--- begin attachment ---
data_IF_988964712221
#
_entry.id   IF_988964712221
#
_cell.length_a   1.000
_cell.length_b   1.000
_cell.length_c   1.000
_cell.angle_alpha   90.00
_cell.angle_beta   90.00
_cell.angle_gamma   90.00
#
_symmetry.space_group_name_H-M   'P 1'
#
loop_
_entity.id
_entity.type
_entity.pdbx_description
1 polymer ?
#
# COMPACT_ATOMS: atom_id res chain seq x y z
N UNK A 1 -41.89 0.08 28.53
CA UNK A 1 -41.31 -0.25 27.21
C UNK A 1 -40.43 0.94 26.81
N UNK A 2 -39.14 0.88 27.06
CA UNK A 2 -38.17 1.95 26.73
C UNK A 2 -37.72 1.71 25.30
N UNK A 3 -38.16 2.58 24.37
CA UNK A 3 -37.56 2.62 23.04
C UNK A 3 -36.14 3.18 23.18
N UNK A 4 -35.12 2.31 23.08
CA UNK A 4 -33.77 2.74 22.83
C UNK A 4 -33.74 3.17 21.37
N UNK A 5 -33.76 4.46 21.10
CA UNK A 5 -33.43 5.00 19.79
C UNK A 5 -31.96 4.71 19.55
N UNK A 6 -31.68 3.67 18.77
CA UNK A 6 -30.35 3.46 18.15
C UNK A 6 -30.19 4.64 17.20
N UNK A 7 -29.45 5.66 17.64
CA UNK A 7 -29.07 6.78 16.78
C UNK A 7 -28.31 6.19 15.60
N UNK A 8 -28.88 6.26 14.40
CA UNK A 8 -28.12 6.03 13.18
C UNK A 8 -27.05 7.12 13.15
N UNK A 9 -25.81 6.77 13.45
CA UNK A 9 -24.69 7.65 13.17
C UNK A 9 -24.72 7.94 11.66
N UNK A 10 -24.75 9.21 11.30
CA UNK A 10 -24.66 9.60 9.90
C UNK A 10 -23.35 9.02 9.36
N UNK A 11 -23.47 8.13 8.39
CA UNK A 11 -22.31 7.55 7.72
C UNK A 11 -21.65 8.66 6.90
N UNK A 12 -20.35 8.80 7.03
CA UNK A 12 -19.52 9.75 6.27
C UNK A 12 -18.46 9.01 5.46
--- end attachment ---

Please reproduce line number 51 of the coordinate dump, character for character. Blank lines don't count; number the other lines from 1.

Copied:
N UNK A 11 -23.47 8.13 8.39